Grandpa's GarageI recently traveled to north to the birthplace of the American automobile for a model contest, the Detroit NNL. For those who don't know NNL stands for National Nameless Luminaries, and is used to describe a contest that is not a contest. There is a long story connected to this that I will not go into now. NNLs do not give out awards, or at least they didn't used to, most of them do now. They are meant to be a non-competitive atmosphere where guys can show off their work without the pressure of being judged. You would think this would lead to some pretty lame stuff showing up, but it has just the opposite effect, guys tend to bring out their best to these shows, I mean some REALLY great stuff shows up that you don't usually see at other events. The original one is in Toledo, OH and the idea has spread all over the country, the biggest is the NNL East in New Jersey.
The Detroit NNL
on December 7th we headed west to Springfield to a little show at Grandpa's Garage, a consignment store specializing in automotive related parts, art, and toys, for their annual model car show. The store is really cool with lots of stuff to browse through, from cool old signs, cool vintage speed parts, neat old boats, and dozens of model car kits. The show is small and they have a few kit vendors set up, and they give out a couple of awards, it reminds me of a model show at a local hobby shop. This is the type of show that is more about hanging out with other model car guys and bullshitting about models than it is about awards and competition. The owner picks his favorite and they have a people's choice, but it's really about just hanging out, models, and checking out the cool stuff at the store. I took 7 models, hung out and talked models, met a few guys, spent a little money on a kit and a beer sign, then went to lunch with some guys from the club. I'd call that a pretty good model car day.
"Rat Fink" Ron
The Detroit NNL
The Detroit NNL is a really cool event mostly because it doesn't cost a fortune to go to, it costs $5. That's right on measly picture of Ol' Honest Abe and you are in the door and your entry fees are covered. So I entered seven models, mostly drag cars. The entry forms were simple, your name and address and what the model was, that's it. There's also an entry number on there so people can vote for your stuff, you also get a ballot to vote for your favorite kit on the table. There are the usual categories and themes, and the club puts up a great display of old kits and built ups. They also do a good job of raising up the tables a foot or so to keep up from bending over to see the models. They had a Photographer taking photos of models for a magazine, I think. I took me about 15 minutes to get all of the forms filled out and my cars set up. That is a well run show, no fuss, no muss, just on to the fun.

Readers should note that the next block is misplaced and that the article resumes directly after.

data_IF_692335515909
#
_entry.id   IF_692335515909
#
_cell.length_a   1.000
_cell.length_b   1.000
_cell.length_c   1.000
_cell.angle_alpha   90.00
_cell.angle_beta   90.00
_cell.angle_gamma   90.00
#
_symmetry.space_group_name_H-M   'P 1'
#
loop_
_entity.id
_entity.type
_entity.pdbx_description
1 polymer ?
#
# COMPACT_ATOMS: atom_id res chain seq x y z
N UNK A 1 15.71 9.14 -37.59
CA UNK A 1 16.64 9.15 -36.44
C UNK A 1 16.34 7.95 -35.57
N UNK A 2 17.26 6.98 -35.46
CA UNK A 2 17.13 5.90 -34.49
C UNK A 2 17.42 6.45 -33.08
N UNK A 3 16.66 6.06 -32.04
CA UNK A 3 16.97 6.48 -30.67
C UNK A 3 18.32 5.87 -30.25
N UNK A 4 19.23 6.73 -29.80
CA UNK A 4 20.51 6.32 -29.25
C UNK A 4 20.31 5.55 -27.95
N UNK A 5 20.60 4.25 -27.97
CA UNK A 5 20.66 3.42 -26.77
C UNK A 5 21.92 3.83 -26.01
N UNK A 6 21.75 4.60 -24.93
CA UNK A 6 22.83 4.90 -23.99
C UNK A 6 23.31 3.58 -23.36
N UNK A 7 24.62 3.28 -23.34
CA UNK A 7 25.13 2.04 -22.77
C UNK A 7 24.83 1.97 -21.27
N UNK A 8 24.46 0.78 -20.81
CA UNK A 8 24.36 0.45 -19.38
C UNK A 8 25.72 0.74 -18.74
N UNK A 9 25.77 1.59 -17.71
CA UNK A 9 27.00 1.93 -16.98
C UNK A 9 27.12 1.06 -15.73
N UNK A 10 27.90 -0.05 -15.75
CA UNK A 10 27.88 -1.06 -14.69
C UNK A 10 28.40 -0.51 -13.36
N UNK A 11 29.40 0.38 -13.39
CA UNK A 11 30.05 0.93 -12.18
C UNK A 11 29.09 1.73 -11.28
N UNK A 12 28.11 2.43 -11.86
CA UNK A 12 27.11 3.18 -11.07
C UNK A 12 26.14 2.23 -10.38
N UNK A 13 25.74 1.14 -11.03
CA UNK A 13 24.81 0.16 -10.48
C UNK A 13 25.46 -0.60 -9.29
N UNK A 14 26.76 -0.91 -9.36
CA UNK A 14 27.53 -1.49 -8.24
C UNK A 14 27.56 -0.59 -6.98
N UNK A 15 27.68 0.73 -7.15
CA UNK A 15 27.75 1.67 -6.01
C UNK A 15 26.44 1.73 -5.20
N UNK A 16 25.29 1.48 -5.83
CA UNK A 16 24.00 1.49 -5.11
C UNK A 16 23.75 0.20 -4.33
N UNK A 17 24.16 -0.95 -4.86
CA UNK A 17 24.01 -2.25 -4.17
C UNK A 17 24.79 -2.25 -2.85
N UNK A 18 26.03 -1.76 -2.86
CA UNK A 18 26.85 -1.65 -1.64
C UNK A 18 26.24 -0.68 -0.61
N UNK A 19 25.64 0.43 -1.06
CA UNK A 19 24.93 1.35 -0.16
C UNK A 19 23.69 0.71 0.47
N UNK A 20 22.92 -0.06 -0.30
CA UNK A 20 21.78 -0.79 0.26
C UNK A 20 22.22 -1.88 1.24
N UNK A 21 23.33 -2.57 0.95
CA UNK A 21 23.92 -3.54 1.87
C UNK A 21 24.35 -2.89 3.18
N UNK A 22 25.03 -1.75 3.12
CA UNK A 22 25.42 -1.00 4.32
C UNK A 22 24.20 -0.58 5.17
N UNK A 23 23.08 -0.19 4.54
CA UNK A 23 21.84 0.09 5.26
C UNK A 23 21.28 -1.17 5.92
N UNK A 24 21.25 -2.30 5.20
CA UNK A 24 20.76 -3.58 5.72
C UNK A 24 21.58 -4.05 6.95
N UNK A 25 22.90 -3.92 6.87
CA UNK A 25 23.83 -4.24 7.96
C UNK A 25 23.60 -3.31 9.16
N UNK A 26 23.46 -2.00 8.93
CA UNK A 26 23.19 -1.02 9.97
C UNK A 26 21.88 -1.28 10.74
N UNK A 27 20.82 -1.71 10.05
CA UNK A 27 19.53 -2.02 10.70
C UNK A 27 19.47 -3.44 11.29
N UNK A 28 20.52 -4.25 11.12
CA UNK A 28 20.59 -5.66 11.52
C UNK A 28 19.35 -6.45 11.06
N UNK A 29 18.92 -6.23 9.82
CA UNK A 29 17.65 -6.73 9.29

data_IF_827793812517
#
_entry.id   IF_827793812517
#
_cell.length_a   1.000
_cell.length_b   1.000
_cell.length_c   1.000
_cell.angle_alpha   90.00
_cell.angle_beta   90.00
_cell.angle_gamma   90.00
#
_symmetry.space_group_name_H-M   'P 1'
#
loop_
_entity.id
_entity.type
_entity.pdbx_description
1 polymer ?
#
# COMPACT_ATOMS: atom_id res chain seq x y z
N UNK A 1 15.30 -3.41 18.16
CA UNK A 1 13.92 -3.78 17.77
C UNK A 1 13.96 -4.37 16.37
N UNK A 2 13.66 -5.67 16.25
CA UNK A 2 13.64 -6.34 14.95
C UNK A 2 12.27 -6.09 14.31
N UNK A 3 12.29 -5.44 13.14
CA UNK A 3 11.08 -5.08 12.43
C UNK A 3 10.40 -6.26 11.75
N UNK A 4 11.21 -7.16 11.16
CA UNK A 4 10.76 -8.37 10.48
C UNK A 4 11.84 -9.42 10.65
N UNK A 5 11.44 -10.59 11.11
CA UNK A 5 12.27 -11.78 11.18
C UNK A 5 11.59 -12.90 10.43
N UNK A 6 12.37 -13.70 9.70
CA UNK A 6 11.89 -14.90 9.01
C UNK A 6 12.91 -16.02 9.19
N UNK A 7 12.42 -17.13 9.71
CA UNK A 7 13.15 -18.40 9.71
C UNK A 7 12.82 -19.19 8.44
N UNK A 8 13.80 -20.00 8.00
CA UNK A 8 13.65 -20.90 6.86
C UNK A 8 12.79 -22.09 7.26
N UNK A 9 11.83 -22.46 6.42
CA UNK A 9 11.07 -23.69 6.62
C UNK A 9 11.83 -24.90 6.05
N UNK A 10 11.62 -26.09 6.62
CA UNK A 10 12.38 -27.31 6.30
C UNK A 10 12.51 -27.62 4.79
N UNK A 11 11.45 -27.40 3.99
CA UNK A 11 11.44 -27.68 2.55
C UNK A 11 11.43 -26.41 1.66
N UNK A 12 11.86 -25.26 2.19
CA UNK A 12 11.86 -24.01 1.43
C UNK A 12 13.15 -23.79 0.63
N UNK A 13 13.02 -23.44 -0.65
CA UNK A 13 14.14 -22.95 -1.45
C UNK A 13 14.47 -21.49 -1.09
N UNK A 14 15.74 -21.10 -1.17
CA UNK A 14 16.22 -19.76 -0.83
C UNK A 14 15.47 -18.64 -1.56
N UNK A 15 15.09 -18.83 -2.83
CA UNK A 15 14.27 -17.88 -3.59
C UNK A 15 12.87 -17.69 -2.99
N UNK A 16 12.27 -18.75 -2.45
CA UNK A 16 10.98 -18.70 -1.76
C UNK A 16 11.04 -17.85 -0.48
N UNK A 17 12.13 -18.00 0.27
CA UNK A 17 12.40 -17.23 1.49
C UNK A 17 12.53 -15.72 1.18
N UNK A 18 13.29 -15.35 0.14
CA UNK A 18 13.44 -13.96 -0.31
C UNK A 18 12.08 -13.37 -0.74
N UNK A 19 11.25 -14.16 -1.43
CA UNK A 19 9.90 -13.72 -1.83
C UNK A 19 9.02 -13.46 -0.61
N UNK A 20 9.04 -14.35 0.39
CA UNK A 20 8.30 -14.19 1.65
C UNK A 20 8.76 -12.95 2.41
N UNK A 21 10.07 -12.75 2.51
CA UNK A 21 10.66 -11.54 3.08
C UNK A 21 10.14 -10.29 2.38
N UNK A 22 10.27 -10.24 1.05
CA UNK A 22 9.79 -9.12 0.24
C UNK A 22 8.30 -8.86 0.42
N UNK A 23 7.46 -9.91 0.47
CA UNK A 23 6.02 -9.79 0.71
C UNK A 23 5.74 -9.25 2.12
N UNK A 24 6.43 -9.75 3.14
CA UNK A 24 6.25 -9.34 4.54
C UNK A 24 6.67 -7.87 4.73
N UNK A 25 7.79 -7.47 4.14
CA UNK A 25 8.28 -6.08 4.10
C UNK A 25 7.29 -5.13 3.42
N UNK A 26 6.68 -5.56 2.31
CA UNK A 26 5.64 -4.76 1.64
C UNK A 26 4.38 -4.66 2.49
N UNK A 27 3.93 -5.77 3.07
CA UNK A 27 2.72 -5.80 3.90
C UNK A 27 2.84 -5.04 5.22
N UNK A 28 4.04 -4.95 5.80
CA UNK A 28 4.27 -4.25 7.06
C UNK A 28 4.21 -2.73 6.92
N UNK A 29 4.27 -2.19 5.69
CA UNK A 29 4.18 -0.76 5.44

The vendor room is huge and very full with lots of kits for sale, there are also vendors selling all kinds of toys, mostly automotive related. Several of the usual aftermarket vendors were missing or selling off their inventory for reasons I'll hypothesize on later. There were several vendors with lots of very old and rare kits that were out of my price range. Lots of great deals were found and I met lots of guys and we discussed models and cars. Several aftermarket vendors were very friendly and had some cool stuff for sale.
After shopping I got down to the real business of the NNLs - the models and socializing with other model car guys. I checked out every car on the table at least twice, gave them my personal critiques (always in my head or in a private discussion with one of my buddies), and eavesdropped on conversations about models. This is how you get the best ideas, is looking at what others have built and are building. My personal critiques are meant for me only, or are used as discussion point between friends to help us improve our own builds, they are not meant to belittle or demean a builder's skill. The best way to meet new people at a model show is to eavesdrop on a conversation about a model. I know, it seems rude, but most guys are more than happy to include a new perspective in their conversation about models. I always think that is why we are here, to talk models with other modelers. I met several new friends and got some really great ideas to improve my future builds. They also had a couple of full size cars there, like the Sandy Elliot Comet Pro Stocker. Pretty Cool!
Unfortunately, I had to leave early because it's a long way back to Columbus, OH from Detroit. I also always stop at Michigan Toy Soldier when I'm in the area to pick up model figure supplies. After spending too much money and having a very long day I made it home safe and sound. All in all it was a good time and I'll continue going in the future.
"Rat Fink" Ron